Communication is a very critical part of getting anything done. Working with people whom you have a good rapport helps to make progress smoother and quicker and shortens the time to execution – you can get to the good stuff sooner. For the hackathon, we had only 11 hrs to get things done. So, I was happy to go with the amazing women from school. Even if we’d never worked together before, having the school connection and experience in the same stack would help us fly higher faster. 

Know the Task

Our hosts, Clarifai, is an AI company that focuses on image recognition. It's API takes images and videos and returns tag descriptors of the content therein. There are different levels of the API and a V2 API that lets you train the AI to output custom results. The aim of the hackathon was to work with any kind of AI but with incentives for using Clarifai, Ziggeo, and cloud functionality.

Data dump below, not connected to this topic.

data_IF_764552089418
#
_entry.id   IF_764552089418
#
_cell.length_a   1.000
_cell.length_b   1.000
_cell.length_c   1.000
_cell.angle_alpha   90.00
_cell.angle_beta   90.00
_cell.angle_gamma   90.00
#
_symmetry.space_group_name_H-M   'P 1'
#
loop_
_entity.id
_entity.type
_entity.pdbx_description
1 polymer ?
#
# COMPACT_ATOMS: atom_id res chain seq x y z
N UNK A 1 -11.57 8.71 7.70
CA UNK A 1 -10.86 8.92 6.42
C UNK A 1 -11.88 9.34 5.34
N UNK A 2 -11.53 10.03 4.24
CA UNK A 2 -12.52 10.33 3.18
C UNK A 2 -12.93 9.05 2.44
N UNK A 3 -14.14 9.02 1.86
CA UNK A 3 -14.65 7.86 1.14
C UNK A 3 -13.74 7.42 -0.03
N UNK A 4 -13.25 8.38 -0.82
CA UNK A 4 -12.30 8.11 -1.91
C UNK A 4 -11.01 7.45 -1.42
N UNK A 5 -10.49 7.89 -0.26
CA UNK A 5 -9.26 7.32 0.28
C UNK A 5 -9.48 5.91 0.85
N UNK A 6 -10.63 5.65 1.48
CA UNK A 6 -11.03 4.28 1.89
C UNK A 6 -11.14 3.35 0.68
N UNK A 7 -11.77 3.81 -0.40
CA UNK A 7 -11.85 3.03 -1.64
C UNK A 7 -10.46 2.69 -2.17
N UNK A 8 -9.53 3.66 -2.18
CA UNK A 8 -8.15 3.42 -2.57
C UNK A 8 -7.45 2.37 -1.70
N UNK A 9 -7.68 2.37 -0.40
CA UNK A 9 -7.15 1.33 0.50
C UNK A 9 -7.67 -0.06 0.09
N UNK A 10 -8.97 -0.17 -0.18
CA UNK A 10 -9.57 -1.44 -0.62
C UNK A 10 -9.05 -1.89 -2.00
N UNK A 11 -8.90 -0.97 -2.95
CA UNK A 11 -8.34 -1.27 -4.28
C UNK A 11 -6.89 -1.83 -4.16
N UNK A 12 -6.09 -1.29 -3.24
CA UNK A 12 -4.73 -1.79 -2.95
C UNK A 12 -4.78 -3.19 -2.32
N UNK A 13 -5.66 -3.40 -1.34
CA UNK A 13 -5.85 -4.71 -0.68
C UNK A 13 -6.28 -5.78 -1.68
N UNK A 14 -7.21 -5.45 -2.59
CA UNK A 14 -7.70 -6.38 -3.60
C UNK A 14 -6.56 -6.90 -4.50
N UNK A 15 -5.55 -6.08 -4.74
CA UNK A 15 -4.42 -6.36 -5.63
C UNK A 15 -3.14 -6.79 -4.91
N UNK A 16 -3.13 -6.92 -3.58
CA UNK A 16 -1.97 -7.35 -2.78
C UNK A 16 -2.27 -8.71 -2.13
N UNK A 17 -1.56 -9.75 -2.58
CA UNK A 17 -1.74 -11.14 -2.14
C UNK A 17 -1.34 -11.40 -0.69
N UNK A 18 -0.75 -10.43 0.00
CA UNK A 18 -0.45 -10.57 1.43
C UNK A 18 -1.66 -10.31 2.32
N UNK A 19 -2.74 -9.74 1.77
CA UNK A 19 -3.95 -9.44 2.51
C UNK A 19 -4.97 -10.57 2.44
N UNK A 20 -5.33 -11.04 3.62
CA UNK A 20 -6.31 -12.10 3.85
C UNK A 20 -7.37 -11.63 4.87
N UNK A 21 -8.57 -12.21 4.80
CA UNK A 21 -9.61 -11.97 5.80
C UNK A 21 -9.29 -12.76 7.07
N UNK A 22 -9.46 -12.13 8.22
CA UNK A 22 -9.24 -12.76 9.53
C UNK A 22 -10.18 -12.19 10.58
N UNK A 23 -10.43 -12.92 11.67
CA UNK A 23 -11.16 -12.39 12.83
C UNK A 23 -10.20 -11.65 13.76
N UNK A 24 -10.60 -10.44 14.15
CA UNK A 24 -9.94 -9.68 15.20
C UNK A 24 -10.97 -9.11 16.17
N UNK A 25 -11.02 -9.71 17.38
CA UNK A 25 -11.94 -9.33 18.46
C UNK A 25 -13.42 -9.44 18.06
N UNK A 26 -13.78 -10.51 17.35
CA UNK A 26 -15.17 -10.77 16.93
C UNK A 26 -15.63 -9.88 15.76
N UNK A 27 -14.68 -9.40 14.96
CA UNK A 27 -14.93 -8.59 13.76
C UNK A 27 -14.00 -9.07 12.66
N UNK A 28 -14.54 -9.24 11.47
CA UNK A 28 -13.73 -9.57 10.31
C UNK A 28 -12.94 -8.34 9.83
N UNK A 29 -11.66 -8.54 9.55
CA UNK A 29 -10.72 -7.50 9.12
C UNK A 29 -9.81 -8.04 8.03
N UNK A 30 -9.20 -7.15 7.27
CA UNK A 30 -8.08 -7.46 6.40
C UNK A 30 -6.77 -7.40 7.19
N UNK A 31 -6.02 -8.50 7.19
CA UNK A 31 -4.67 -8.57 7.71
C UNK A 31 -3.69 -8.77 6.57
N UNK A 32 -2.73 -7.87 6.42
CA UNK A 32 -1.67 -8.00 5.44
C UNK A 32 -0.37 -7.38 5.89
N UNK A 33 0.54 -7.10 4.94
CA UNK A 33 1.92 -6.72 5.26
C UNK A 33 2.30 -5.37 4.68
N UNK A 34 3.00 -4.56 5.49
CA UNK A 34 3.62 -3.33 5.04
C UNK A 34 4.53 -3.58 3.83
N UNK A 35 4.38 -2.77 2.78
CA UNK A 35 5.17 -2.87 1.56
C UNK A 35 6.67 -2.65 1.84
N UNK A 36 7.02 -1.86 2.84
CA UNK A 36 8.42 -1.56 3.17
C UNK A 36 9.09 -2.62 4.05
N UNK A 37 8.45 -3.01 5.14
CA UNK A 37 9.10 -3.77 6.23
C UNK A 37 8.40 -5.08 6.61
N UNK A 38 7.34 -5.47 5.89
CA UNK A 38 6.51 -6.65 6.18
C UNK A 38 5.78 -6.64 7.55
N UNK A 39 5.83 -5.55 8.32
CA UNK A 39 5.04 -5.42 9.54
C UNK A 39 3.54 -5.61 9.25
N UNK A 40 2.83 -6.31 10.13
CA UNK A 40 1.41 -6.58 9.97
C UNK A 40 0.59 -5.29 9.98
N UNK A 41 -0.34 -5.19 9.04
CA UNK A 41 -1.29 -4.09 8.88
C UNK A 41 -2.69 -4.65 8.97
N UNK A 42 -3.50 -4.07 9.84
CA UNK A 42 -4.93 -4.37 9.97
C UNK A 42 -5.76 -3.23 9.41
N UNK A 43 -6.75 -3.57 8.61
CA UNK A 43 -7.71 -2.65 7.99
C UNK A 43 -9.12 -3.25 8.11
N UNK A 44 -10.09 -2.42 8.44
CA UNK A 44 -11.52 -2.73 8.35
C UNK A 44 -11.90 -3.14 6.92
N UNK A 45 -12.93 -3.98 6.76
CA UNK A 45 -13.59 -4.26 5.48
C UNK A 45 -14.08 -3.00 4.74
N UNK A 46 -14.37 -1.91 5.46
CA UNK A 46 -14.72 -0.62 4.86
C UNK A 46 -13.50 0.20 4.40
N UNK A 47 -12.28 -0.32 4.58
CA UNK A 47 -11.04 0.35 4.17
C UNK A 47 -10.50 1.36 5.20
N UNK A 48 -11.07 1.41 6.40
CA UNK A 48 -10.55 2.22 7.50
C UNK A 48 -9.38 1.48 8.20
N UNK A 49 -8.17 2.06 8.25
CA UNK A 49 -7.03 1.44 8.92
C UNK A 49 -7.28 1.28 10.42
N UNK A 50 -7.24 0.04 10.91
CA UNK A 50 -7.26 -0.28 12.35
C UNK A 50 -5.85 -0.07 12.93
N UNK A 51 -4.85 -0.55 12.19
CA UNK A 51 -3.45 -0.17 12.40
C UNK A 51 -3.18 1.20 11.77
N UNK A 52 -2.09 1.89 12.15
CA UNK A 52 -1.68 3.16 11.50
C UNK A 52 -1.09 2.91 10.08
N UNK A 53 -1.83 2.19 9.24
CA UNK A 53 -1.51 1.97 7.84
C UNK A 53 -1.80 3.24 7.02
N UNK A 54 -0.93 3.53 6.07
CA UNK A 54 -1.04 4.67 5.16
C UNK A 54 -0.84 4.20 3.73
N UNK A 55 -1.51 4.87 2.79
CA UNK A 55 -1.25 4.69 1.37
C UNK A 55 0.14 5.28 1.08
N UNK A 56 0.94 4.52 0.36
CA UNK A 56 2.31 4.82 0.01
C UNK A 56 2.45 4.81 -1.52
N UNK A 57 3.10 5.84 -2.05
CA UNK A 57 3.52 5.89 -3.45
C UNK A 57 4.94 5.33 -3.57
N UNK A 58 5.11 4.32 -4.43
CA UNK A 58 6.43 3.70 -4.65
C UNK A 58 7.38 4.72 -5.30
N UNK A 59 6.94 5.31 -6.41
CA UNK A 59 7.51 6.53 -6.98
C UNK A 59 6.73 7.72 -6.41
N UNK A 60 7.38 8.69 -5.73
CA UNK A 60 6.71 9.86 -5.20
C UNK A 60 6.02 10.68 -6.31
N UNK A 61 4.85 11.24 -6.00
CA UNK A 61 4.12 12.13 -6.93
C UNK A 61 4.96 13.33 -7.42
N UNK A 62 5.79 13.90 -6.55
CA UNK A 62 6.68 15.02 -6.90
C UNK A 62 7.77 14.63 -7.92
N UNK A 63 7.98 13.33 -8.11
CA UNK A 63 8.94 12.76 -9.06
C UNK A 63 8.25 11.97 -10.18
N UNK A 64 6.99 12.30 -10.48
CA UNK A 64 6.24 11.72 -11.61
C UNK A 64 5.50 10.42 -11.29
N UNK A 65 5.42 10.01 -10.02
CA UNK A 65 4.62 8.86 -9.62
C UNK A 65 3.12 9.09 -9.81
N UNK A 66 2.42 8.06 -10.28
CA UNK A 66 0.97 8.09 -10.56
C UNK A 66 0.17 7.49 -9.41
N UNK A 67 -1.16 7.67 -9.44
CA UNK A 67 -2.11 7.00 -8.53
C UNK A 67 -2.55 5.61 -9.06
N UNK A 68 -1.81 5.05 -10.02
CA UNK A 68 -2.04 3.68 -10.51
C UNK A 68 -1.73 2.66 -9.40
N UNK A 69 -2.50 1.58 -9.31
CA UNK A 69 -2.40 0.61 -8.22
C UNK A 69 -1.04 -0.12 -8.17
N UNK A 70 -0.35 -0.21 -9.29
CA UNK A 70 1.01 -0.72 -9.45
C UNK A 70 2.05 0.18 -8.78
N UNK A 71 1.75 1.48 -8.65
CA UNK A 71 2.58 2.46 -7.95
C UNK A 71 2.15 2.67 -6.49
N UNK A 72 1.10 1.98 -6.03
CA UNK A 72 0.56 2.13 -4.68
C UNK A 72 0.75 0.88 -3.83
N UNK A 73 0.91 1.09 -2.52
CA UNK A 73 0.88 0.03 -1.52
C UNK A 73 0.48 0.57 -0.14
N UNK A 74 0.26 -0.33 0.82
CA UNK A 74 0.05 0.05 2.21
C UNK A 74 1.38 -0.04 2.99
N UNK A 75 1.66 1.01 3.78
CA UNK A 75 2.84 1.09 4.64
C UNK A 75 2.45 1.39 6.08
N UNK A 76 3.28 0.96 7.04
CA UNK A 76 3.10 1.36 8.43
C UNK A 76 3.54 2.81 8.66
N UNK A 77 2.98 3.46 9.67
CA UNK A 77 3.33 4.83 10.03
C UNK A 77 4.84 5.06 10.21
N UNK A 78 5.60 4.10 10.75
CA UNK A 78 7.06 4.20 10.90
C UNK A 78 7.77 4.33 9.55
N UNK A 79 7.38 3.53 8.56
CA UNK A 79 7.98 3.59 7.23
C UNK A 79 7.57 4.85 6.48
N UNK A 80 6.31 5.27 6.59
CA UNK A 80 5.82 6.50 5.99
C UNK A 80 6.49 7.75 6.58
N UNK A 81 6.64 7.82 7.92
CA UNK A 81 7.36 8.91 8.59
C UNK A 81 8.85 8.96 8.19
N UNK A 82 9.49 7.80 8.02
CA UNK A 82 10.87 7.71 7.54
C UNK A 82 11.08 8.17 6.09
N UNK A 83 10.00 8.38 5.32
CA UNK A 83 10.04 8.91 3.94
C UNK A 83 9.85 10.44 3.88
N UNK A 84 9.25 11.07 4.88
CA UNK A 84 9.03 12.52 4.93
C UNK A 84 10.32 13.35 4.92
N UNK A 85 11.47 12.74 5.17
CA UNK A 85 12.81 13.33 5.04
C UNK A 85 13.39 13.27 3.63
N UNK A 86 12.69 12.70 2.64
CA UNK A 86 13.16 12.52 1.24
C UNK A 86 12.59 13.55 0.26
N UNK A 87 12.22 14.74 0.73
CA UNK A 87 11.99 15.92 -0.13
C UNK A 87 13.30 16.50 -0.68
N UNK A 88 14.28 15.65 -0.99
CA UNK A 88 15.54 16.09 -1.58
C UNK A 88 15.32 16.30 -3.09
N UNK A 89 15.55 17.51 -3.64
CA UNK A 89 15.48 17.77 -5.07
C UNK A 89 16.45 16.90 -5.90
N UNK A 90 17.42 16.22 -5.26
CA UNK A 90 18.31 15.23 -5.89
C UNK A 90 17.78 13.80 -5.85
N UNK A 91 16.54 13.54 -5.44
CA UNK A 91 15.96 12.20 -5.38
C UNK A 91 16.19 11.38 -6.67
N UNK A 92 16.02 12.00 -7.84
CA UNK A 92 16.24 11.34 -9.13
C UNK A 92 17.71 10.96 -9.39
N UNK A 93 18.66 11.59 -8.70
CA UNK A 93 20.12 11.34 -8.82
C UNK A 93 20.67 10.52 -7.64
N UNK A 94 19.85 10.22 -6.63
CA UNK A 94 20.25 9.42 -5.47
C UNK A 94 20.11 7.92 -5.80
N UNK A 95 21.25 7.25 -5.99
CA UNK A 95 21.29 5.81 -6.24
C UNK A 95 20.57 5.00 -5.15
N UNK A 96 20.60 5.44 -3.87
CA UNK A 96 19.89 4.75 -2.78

Make a Plan

At the event, we took aim on particular prizes and created a list of project options to work on. Focusing on particular goals helped us prioritize and decide on minimum viable products that we could deliver in the time given with the talent that we had with us. 

Six of us showed up and with a max team size of 4 for the event, so we split resources to fit the criteria. We sifted our project options and the two that had the most votes were chosen. Teams were then formed based on preferences on those projects and turned out to be a good split on experience. We had 2 alums, 3 juniors and 1 senior in total. My team ended up being 1 alum and 2 juniors (3 weeks into their on campus experience). This was a perfect setup which provided opportunities to mentor and teach while also learning.